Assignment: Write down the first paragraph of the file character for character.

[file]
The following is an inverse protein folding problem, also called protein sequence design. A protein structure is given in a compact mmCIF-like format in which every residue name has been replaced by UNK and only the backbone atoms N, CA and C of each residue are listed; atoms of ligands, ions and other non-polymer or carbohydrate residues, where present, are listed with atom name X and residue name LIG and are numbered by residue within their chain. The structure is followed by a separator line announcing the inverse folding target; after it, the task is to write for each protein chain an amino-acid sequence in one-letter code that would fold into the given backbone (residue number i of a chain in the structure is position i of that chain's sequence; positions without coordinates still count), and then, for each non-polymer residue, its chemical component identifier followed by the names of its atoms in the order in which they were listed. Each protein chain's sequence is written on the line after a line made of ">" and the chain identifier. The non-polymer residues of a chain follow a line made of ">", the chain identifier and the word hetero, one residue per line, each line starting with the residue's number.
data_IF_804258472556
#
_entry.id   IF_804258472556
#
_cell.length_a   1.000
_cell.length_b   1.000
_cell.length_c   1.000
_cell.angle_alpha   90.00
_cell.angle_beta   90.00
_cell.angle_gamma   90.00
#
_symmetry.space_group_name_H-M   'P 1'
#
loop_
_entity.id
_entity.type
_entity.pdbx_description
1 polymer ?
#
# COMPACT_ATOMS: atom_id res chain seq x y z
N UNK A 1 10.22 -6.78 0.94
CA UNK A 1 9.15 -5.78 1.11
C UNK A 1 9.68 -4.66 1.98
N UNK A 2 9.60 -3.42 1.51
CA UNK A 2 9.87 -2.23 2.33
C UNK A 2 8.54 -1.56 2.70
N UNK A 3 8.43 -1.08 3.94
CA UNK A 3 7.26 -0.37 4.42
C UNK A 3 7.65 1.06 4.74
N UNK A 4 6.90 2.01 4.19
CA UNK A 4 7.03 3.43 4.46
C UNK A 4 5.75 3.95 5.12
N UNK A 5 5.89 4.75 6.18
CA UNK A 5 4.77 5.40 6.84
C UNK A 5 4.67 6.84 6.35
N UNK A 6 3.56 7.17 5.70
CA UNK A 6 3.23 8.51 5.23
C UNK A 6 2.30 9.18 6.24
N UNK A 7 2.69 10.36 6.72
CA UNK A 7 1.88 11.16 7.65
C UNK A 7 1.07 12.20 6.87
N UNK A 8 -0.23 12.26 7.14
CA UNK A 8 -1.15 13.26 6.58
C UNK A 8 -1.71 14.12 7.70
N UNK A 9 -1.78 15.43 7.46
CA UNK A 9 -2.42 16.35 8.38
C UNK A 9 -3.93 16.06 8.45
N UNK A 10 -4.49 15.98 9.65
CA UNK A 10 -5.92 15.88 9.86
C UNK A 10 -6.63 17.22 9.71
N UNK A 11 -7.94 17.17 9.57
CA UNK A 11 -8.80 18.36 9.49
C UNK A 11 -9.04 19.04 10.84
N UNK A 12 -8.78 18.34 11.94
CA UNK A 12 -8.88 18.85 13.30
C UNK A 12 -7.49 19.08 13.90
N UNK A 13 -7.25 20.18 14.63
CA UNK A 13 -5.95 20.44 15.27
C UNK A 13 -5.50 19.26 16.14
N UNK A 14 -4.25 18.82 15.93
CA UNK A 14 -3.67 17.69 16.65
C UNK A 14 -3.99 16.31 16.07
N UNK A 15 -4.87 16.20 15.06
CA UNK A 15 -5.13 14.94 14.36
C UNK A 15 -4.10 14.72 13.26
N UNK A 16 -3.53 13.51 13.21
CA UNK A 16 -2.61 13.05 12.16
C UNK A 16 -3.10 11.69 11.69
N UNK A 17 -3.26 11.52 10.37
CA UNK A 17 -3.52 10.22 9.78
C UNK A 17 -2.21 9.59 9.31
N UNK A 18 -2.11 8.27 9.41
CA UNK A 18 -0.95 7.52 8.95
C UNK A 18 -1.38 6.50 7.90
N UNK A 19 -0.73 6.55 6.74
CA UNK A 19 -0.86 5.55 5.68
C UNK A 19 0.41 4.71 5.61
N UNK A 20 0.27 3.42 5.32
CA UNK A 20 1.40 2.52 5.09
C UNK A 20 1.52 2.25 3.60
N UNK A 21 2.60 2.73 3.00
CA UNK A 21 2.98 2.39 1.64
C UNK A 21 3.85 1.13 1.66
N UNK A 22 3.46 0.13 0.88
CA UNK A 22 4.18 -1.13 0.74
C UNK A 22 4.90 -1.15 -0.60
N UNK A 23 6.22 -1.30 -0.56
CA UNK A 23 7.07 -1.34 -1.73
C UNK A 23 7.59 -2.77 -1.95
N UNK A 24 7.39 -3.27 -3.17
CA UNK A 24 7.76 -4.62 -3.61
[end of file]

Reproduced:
The following is an inverse protein folding problem, also called protein sequence design. A protein structure is given in a compact mmCIF-like format in which every residue name has been replaced by UNK and only the backbone atoms N, CA and C of each residue are listed; atoms of ligands, ions and other non-polymer or carbohydrate residues, where present, are listed with atom name X and residue name LIG and are numbered by residue within their chain. The structure is followed by a separator line announcing the inverse folding target; after it, the task is to write for each protein chain an amino-acid sequence in one-letter code that would fold into the given backbone (residue number i of a chain in the structure is position i of that chain's sequence; positions without coordinates still count), and then, for each non-polymer residue, its chemical component identifier followed by the names of its atoms in the order in which they were listed. Each protein chain's sequence is written on the line after a line made of ">" and the chain identifier. The non-polymer residues of a chain follow a line made of ">", the chain identifier and the word hetero, one residue per line, each line starting with the residue's number.